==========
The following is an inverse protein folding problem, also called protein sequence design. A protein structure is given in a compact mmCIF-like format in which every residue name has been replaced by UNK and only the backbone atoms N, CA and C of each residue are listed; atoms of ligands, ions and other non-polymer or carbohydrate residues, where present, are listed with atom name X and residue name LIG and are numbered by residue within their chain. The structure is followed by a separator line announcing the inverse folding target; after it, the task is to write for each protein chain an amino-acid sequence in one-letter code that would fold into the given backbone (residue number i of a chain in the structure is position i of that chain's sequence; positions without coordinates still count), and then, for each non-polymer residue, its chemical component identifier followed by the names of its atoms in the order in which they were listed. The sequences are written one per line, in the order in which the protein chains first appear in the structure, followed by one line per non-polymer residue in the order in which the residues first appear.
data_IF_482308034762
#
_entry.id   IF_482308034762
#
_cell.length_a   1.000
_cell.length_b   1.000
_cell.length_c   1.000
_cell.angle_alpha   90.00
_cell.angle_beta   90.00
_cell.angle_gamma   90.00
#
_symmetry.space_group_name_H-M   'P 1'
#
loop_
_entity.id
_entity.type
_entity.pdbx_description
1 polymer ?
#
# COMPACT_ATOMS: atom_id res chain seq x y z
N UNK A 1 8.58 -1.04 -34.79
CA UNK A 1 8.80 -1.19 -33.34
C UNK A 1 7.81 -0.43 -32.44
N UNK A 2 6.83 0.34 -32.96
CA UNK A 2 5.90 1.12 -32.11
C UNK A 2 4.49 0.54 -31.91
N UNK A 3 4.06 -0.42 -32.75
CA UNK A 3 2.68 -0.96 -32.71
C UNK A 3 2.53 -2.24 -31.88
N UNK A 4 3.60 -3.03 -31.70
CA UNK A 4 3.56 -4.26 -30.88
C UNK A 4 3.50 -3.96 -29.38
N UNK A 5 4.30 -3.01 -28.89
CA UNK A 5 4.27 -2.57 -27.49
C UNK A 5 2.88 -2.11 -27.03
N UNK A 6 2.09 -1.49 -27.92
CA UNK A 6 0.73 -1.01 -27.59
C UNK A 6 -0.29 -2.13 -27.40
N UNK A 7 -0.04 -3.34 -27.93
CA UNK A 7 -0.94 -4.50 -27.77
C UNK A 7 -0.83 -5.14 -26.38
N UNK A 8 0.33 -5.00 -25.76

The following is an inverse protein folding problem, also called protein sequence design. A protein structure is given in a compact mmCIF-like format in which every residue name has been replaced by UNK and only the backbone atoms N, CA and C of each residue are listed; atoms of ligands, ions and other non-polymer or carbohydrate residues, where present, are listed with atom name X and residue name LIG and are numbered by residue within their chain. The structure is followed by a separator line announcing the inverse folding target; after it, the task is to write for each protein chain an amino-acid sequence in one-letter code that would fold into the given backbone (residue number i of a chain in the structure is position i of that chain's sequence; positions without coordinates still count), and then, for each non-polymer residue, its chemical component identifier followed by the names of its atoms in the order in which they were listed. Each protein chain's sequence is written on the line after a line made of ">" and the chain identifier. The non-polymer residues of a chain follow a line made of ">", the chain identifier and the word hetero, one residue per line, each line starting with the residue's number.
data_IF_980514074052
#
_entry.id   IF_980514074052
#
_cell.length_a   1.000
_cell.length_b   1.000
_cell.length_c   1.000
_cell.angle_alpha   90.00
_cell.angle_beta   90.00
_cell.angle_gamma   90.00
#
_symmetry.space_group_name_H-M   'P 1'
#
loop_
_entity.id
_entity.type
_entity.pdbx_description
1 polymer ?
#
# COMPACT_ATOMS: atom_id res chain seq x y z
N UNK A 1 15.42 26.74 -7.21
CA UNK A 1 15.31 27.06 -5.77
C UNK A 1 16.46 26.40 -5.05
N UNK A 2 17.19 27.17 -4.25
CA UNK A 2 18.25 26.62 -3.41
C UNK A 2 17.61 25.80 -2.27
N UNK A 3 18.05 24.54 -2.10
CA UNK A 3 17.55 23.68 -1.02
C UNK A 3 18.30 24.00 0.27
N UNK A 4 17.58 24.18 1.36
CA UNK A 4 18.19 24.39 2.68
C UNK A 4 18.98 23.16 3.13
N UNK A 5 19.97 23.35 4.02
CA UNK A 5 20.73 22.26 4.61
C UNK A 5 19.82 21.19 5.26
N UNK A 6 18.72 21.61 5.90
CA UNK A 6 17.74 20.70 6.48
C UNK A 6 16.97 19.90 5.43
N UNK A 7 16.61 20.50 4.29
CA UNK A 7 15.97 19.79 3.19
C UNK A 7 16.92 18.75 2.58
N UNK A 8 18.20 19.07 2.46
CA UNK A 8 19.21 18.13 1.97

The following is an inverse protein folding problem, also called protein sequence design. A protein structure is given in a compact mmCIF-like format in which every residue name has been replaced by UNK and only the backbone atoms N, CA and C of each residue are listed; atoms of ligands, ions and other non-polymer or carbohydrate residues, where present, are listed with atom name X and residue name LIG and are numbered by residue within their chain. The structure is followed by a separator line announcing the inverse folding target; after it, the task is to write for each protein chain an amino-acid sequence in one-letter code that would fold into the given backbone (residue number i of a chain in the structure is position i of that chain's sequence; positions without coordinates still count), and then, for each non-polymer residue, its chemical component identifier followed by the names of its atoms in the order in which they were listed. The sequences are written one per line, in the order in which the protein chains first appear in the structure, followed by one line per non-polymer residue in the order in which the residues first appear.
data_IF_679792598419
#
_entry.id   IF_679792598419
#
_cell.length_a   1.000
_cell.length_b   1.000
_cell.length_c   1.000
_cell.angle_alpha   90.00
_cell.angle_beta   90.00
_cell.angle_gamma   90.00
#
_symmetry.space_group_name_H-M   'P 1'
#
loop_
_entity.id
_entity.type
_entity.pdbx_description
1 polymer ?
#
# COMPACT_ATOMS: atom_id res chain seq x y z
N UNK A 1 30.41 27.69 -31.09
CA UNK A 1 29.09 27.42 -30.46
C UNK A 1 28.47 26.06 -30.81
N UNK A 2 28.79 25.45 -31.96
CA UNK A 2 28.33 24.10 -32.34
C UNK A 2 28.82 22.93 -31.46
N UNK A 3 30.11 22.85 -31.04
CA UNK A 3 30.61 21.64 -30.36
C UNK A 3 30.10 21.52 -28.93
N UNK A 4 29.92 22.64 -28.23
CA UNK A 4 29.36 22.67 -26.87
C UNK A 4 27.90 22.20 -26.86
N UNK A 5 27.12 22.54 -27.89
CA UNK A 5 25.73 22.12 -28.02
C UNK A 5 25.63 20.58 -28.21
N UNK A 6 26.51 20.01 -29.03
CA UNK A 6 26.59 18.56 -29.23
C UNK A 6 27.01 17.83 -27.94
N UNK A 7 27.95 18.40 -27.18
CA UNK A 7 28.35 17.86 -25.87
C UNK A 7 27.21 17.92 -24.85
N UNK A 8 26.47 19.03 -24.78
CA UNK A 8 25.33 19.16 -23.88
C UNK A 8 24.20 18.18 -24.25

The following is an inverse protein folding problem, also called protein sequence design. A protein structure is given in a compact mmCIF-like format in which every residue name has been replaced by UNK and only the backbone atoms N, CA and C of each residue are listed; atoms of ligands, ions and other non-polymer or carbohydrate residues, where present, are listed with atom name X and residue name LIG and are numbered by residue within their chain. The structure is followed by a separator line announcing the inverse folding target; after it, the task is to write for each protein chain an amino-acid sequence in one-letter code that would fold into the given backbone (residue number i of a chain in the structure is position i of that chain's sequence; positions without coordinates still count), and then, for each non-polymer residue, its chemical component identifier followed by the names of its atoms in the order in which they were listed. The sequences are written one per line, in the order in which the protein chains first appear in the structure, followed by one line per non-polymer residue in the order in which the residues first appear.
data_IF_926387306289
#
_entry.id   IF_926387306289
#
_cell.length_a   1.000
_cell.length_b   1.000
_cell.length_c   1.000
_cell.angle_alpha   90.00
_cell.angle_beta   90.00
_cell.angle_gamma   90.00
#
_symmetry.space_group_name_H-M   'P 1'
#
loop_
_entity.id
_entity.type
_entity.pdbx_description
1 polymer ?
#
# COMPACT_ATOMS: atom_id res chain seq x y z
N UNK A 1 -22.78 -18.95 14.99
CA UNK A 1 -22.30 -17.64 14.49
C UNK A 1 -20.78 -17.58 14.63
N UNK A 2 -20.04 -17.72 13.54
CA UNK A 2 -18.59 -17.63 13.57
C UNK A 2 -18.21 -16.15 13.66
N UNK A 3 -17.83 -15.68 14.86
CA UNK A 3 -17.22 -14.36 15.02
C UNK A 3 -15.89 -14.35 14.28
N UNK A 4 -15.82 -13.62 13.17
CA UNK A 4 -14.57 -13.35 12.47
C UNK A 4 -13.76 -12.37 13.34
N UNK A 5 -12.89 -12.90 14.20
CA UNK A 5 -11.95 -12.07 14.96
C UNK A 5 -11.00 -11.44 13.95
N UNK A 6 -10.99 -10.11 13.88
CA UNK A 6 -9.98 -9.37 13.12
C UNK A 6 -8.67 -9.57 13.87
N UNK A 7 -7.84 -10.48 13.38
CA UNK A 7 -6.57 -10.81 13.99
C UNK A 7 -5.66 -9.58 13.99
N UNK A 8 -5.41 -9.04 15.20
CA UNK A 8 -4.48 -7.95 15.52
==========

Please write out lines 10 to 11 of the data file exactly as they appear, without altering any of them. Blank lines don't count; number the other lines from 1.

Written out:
_cell.angle_beta   90.00
_cell.angle_gamma   90.00